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When COVID-19 Intersects with Opioid Use Disorder

The Leonard Davis Institute of Health Economics (LDI) is considered one of the world’s leading university institutes dedicated to data-driven, policy-focused research that improves our nation’s health and health care. At Penn, the LDI serves as a hub for research on population health, the health care system, and health policy. The “Experts at Home" seminar series explores issues pertinent to health, healthcare delivery and the effects of the COVID-19 pandemic.

On May 8th, 2020, a panel of substance use experts gathered virtually for an “Experts at Home" seminar from the Leonard Davis Institute of Health Economics (LDI). The topic of concern: the impact of COVID-19 on a national epidemic—opioid overdose crisis.


Battling the Opioid Crisis During COVID-19: Panel

On May 8th, a panel of substance use experts gathered virtually for Battling the Opioid Crisis During COVID-19, the fifth “Experts at Home" seminar from the Leonard Davis Institute of Health Economics (LDI) at the Perelman School of Medicine. The topic of concern: the impact of COVID-19 on another recent national epidemic—the opioid overdose crisis. The seminar featured Jeanmarie Perrone, MD, and Zachary Meisel, MD, MPH, of Penn Medicine, and Drs. Yngvild Olsen, Colleen Barry, and Joshua Sharfstein representing programs at Johns Hopkins University and the Baltimore region.

A Professor of Emergency Medicine at the Perelman School of Medicine, and Director of the Penn Center for Addiction Medicine and Policy, Dr. Perrone serves on the staff of the Penn Center for Opioid Recovery and Engagement (CORE), where she maintains a hands-on relationship with the patient population directly affected by the opioid epidemic. 

Panelists included Penn Center for Emergency Care Research and Policy, and Penn LDI Senior Fellow Zachary F. Meisel, MD, MPH, MSHP; as well as Yngvild Olsen, MD; Colleen Barry PhD, MPP; and Joshua Sharfstein, MD, representing programs at Johns Hopkins University and in the Baltimore region.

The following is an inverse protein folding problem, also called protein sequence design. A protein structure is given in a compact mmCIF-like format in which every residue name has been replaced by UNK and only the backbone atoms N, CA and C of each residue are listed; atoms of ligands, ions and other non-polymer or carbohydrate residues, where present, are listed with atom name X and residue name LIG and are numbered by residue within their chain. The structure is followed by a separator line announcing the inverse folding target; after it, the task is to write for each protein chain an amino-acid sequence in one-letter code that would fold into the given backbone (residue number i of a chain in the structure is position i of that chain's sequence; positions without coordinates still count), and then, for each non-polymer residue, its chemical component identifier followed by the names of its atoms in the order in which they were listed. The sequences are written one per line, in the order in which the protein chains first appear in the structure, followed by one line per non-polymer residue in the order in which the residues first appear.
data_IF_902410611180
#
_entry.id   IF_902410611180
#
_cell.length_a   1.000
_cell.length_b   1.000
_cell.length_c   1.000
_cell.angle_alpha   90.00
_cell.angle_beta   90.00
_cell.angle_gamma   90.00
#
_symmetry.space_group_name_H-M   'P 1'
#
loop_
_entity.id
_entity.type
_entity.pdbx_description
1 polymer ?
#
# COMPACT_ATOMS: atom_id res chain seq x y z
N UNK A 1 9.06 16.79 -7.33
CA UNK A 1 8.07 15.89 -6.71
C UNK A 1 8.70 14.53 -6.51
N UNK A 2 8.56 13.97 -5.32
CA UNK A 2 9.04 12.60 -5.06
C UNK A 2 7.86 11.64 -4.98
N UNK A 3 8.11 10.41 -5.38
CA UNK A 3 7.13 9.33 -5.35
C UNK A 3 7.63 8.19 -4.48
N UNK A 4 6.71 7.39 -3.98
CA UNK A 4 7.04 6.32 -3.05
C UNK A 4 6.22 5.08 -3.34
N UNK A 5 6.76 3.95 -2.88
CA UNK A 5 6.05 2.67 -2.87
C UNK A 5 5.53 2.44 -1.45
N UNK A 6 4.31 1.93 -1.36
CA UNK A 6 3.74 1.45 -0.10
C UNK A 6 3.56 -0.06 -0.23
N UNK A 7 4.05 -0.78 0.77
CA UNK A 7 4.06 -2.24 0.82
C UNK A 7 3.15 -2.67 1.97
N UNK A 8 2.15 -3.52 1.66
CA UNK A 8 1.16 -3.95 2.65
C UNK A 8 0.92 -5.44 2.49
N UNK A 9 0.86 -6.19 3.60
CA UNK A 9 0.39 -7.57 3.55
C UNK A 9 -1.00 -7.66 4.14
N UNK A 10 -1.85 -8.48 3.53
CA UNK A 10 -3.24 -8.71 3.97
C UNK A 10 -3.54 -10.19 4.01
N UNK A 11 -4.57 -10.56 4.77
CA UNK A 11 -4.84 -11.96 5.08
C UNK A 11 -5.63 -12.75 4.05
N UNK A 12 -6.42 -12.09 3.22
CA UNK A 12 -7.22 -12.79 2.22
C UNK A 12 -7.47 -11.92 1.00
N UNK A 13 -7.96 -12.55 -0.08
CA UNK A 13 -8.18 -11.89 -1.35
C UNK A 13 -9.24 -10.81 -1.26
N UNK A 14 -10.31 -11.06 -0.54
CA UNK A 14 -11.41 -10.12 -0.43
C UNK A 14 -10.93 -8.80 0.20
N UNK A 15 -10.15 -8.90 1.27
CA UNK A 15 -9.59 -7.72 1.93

Dr. Meisel is an LDI PolicyLab faculty scholar and the Director of the Center for Emergency Care Policy Research at the University of Pennsylvania. An associate Professor of Emergency Medicine, his research includes pain treatment, opioid use disorder (OUD) and patient safety.


The Vulnerability of Substance Use Disorder Patients

In the two years prior to March 2020, addiction treatment programs in the United States had achieved significant reductions in the opioid overdose death rate. These gains have been recently staggered, however, by the isolation, social distancing and economic measures instituted to prevent the spread of the COVID-19 outbreak.

A key concern for the seminar panelists was how these measures are affecting a population already burdened by the social, mental and physical sequelae of addiction. 

“We don't have specific data, but we know that substance use disorder patients are at higher risk for COVID-19 morbidity and mortality as a result of lack of housing, mental issues, isolation and other struggles,” said seminar moderator Jeanmarie Perrone, MD.

Panelist Yngvild Olsen, MD, MPH, reflected on the contrary effects of social distancing and hands-on care for patients with addiction issues. Dr. Olsen is Medical Director of the Institutes for Behavioral Resources Inc., and its Recovery Enhanced by Access to Comprehensive Healthcare (REACH) program in Baltimore, which sees between 250 and 300 patients a day.

“Trying to promote social distancing within that setting was a big concern for us and other providers,” she said, noting that the risk of COVID-19 infection was a source of anxiety for patients, providers and staff alike, particularly in the wake of potential personal protective equipment shortages. In addition, Dr. Olden discussed the risk of relapse for previously stable patients facing isolation, employment and the sudden loss of connectedness crucial to treatment. 

For Dr. Olsen’s programs in Baltimore, the prophylaxis for COVID-19 has meant the suspension of in-person services for counseling as well as group counseling and the intensive outpatient program. “We've been incorporating a tremendous amount of phone calls but patients are asking for more contact,” she said.